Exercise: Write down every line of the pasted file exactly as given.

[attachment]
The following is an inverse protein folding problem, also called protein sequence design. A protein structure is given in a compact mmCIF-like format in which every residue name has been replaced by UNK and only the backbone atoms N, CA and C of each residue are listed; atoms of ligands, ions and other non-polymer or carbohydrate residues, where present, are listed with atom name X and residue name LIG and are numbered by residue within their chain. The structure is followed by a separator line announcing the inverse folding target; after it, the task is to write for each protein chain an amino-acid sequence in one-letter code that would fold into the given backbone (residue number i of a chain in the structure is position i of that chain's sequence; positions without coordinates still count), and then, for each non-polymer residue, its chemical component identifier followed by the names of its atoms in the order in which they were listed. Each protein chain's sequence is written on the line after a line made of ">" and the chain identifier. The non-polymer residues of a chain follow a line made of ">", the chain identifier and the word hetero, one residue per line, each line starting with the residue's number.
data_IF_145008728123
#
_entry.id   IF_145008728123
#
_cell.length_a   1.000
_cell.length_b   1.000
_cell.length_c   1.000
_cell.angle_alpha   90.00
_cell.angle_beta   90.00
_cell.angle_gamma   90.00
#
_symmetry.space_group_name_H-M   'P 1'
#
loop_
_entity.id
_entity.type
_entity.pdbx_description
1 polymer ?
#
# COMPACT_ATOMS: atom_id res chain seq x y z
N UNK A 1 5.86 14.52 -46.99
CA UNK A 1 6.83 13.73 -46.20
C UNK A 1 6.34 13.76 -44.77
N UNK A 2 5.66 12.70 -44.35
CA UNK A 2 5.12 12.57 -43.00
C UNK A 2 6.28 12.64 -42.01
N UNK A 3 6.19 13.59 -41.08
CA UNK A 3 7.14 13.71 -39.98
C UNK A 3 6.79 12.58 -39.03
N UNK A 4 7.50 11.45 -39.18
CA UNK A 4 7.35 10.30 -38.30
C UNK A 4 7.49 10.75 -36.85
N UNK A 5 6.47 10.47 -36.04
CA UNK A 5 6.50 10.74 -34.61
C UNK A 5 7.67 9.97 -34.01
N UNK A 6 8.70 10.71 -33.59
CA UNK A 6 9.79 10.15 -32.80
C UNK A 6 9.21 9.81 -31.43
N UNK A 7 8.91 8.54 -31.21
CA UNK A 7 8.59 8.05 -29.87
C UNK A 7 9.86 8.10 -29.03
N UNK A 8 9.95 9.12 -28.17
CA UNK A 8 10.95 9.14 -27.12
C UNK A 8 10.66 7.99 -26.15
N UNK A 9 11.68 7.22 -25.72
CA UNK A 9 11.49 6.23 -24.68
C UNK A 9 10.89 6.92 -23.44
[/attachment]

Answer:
The following is an inverse protein folding problem, also called protein sequence design. A protein structure is given in a compact mmCIF-like format in which every residue name has been replaced by UNK and only the backbone atoms N, CA and C of each residue are listed; atoms of ligands, ions and other non-polymer or carbohydrate residues, where present, are listed with atom name X and residue name LIG and are numbered by residue within their chain. The structure is followed by a separator line announcing the inverse folding target; after it, the task is to write for each protein chain an amino-acid sequence in one-letter code that would fold into the given backbone (residue number i of a chain in the structure is position i of that chain's sequence; positions without coordinates still count), and then, for each non-polymer residue, its chemical component identifier followed by the names of its atoms in the order in which they were listed. Each protein chain's sequence is written on the line after a line made of ">" and the chain identifier. The non-polymer residues of a chain follow a line made of ">", the chain identifier and the word hetero, one residue per line, each line starting with the residue's number.
data_IF_145008728123
#
_entry.id   IF_145008728123
#
_cell.length_a   1.000
_cell.length_b   1.000
_cell.length_c   1.000
_cell.angle_alpha   90.00
_cell.angle_beta   90.00
_cell.angle_gamma   90.00
#
_symmetry.space_group_name_H-M   'P 1'
#
loop_
_entity.id
_entity.type
_entity.pdbx_description
1 polymer ?
#
# COMPACT_ATOMS: atom_id res chain seq x y z
N UNK A 1 5.86 14.52 -46.99
CA UNK A 1 6.83 13.73 -46.20
C UNK A 1 6.34 13.76 -44.77
N UNK A 2 5.66 12.70 -44.35
CA UNK A 2 5.12 12.57 -43.00
C UNK A 2 6.28 12.64 -42.01
N UNK A 3 6.19 13.59 -41.08
CA UNK A 3 7.14 13.71 -39.98
C UNK A 3 6.79 12.58 -39.03
N UNK A 4 7.50 11.45 -39.18
CA UNK A 4 7.35 10.30 -38.30
C UNK A 4 7.49 10.75 -36.85
N UNK A 5 6.47 10.47 -36.04
CA UNK A 5 6.50 10.74 -34.61
C UNK A 5 7.67 9.97 -34.01
N UNK A 6 8.70 10.71 -33.59
CA UNK A 6 9.79 10.15 -32.80
C UNK A 6 9.21 9.81 -31.43
N UNK A 7 8.91 8.54 -31.21
CA UNK A 7 8.59 8.05 -29.87
C UNK A 7 9.86 8.10 -29.03
N UNK A 8 9.95 9.12 -28.17
CA UNK A 8 10.95 9.14 -27.12
C UNK A 8 10.66 7.99 -26.15
N UNK A 9 11.68 7.22 -25.72
CA UNK A 9 11.49 6.23 -24.68
C UNK A 9 10.89 6.92 -23.44